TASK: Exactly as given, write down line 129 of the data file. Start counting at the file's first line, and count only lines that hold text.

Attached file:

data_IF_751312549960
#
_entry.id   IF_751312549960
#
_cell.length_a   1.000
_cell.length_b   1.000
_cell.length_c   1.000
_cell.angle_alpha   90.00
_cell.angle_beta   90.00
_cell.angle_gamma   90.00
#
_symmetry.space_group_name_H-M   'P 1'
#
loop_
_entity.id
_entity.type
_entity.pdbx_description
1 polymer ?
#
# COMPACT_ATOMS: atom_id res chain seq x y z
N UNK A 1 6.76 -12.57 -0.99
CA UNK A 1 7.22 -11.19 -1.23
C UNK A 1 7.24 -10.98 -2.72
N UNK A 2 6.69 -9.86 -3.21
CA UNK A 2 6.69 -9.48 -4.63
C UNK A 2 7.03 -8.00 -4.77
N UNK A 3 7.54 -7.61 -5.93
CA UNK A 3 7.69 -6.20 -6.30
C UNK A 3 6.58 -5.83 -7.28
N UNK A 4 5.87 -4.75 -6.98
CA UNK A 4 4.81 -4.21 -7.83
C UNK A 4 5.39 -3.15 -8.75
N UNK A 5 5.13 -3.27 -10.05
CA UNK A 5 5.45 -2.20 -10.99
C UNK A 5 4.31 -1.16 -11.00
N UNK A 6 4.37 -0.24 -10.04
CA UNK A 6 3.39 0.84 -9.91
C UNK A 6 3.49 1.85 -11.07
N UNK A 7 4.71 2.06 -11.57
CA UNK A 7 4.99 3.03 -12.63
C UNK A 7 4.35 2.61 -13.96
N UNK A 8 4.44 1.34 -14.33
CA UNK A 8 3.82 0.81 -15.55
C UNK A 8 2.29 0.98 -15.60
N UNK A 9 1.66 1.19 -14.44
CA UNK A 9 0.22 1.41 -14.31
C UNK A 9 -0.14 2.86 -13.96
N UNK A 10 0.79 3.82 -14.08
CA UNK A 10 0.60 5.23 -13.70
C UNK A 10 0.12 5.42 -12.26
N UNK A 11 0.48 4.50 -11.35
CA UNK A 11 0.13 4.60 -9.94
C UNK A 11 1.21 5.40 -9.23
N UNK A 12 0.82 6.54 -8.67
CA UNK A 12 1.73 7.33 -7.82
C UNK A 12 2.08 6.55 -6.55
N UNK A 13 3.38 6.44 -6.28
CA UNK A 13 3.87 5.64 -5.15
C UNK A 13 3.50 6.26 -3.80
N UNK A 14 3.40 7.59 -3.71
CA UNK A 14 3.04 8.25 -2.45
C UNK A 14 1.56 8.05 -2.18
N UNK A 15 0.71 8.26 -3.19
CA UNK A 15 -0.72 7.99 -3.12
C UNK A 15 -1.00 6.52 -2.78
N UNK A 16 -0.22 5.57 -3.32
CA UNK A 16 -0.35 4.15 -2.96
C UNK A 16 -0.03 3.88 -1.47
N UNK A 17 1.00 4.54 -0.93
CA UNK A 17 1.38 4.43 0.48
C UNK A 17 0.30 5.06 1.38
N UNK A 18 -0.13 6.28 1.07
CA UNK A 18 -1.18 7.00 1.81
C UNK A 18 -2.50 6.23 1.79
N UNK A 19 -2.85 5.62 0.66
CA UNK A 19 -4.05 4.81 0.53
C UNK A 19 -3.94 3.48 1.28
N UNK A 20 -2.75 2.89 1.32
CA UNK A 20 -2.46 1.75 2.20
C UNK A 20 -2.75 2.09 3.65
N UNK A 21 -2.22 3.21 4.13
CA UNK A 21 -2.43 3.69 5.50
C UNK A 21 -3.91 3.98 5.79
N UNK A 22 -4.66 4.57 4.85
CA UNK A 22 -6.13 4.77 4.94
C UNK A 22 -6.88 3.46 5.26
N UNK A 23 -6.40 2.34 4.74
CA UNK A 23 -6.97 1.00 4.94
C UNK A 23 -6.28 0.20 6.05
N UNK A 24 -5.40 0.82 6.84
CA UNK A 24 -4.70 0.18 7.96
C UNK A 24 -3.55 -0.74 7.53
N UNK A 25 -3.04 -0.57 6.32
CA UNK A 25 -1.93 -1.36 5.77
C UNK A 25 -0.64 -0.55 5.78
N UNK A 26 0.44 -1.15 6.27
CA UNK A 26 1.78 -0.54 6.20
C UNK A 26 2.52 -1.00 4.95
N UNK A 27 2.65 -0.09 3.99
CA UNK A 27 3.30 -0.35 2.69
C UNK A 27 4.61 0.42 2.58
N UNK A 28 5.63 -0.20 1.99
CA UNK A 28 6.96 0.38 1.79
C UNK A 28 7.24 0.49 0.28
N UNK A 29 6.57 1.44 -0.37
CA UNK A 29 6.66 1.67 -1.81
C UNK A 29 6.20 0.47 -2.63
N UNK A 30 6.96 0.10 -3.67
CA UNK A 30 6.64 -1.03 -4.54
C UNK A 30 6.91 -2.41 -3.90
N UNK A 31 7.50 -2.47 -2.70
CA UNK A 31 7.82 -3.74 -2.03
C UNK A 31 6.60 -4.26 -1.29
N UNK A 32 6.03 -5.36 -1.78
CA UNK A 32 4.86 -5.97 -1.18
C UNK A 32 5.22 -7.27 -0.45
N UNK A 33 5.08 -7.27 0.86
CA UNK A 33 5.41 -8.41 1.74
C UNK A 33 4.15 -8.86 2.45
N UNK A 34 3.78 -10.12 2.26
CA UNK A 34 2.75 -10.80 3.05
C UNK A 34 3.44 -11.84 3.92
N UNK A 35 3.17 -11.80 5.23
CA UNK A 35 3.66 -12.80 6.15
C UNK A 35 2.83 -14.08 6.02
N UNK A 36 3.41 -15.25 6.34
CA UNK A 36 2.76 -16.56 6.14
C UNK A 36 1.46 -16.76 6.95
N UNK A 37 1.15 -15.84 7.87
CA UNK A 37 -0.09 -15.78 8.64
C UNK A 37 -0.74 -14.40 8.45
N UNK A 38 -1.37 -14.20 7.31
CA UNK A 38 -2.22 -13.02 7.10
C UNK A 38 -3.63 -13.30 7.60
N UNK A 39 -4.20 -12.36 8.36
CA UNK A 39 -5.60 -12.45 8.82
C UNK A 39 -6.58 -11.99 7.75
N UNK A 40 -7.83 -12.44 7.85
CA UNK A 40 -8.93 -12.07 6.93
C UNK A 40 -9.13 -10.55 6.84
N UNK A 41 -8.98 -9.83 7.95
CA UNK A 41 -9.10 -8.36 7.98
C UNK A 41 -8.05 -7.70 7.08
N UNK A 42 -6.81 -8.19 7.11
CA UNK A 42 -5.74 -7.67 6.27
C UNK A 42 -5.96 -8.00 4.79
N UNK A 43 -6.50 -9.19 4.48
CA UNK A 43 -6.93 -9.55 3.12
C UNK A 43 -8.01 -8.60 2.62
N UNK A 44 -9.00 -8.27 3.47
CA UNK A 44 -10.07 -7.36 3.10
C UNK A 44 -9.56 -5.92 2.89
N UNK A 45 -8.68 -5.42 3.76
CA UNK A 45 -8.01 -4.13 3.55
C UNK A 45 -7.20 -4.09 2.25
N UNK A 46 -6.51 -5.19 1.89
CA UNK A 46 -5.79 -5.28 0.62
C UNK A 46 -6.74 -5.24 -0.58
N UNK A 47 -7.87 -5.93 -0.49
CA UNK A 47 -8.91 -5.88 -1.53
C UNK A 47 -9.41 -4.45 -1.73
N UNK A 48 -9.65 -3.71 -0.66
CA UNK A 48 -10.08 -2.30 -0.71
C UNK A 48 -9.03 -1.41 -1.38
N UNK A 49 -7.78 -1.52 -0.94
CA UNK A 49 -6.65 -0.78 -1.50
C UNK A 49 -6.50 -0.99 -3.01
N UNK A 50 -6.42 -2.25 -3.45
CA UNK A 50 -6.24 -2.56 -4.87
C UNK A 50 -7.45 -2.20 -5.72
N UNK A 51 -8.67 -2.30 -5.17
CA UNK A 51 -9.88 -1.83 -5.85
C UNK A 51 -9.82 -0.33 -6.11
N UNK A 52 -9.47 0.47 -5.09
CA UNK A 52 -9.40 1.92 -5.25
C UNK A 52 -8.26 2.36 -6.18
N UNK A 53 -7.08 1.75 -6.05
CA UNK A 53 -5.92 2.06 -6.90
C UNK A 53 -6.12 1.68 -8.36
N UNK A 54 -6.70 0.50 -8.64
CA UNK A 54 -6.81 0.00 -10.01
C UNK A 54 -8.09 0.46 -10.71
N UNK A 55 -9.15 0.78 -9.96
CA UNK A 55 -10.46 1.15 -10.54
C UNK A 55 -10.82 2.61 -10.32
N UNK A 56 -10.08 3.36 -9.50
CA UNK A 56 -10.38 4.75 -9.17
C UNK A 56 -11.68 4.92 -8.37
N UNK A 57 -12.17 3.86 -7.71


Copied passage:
N UNK A 37 1.15 -15.84 7.87